What Is Different in Emerging Markets?
Any successful training program begins with a thorough needs assessment to determine the right solution. When working in a developed country, we often take for granted certain minimum standards. For instance, we assume that the classroom will have electricity and that, in most cases, our audience knows how to read and write at least to a high school level. Working in emerging markets sometimes is another matter entirely. We must constantly check our basic assumptions. After many years of working in emerging markets, here are five key assumptions we have learned always to check during needs assessments:
- Basic Utilities: Do the training facilities and the villages where participants live have reliable electricity, lights, water, and internet? If you are thinking of a strategy that uses distance learning or you want learners to use automated tools after they leave the class, they must be properly equipped to do so. This seems obvious but is not always the case. At one client in India, the villages where the training would occur only had six hours of electricity per day, and it was never the same six hours.
- Education levels: In many emerging markets, the mandatory requirements for school attendance are lower than elsewhere in the world. Oftentimes, participants come with only two to eight years of schooling. Knowing the levels in advance can help you write at the appropriate reading level and create appropriate activities.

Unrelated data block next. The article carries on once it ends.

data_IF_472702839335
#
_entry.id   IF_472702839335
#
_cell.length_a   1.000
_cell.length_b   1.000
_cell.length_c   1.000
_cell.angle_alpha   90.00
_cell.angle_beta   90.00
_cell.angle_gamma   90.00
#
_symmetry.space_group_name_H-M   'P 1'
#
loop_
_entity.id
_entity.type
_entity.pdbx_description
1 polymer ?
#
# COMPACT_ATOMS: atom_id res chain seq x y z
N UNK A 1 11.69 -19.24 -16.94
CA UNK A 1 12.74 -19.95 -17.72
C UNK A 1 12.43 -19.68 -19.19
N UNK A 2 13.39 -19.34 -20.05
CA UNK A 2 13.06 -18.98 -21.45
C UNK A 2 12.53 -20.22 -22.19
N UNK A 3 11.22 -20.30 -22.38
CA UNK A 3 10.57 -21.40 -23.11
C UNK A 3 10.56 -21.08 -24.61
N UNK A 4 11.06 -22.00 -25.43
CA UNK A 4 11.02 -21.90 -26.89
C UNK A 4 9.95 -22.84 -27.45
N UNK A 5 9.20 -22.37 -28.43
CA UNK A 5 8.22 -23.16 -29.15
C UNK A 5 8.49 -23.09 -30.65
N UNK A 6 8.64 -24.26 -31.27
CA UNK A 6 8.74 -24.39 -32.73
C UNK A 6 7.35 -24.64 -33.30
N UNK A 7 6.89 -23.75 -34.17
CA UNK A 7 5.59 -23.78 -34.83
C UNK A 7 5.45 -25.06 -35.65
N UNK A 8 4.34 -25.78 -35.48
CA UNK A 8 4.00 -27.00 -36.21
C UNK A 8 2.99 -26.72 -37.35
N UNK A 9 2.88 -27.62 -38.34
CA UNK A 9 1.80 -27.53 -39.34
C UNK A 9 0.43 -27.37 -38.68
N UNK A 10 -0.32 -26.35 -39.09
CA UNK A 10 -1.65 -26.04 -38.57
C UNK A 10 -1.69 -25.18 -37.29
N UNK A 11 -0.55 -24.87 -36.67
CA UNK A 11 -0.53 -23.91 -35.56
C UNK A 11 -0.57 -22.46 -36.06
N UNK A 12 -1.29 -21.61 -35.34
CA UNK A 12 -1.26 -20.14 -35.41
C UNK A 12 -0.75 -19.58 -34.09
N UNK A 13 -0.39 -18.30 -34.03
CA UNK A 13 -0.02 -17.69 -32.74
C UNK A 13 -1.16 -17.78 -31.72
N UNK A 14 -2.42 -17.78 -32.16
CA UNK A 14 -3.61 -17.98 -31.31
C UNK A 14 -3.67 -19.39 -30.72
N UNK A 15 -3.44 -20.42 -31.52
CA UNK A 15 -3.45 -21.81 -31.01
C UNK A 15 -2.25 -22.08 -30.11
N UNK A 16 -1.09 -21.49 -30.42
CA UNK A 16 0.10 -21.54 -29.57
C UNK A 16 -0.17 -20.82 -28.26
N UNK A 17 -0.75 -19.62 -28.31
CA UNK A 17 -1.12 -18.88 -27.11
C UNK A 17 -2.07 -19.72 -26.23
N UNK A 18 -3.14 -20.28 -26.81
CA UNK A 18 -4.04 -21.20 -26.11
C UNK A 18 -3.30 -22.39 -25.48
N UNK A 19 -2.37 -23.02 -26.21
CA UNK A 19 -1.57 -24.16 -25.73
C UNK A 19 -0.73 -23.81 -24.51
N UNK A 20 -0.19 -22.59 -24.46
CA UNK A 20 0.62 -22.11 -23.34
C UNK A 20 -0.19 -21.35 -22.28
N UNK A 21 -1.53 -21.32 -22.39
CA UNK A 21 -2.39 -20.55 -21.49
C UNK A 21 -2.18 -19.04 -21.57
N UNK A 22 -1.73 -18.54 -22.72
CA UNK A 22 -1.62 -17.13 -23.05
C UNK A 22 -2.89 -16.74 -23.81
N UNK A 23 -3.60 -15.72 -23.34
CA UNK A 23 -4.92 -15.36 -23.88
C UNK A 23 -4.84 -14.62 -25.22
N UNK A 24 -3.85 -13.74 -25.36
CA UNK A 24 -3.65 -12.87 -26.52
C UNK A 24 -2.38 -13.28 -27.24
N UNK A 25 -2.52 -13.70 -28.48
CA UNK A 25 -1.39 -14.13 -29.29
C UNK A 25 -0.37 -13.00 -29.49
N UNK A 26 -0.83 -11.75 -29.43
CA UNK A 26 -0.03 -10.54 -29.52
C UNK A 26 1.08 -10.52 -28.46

- Access to technology: The obvious question is whether learners know how to use computers and smartphones. The less obvious issue is whether they are familiar with amenities that we think are common, such as air conditioning and whiteboards. At one client, participants were distracted for the first half of the session because they had never seen chairs with wheels on them before. They spent the first two hours rolling back and forth. Had we realized this, we could have incorporated that into the ice-breaker to get them over their amazement earlier.
- Religious requirements: In the US, we are used to the separation of church and state, and even church and business. This is not necessarily the case in emerging markets. Religious requirements can impact whether men and women can be in the same room together, how the two genders can interact during training, who can train whom, and whether prayer time or blessings before meals are needed during the sessions.
- Transportation requirements: In rural areas of emerging markets, learners might not have access to private or public transportation. Often participants walk to the training facility. Special thought needs to go into where the training will occur. If it is in a village, is there a location that can accommodate the training? If it is at a central location, will the organization arrange transportation for participants? If not, do class times need adjusting so participants do not have to walk in the dark?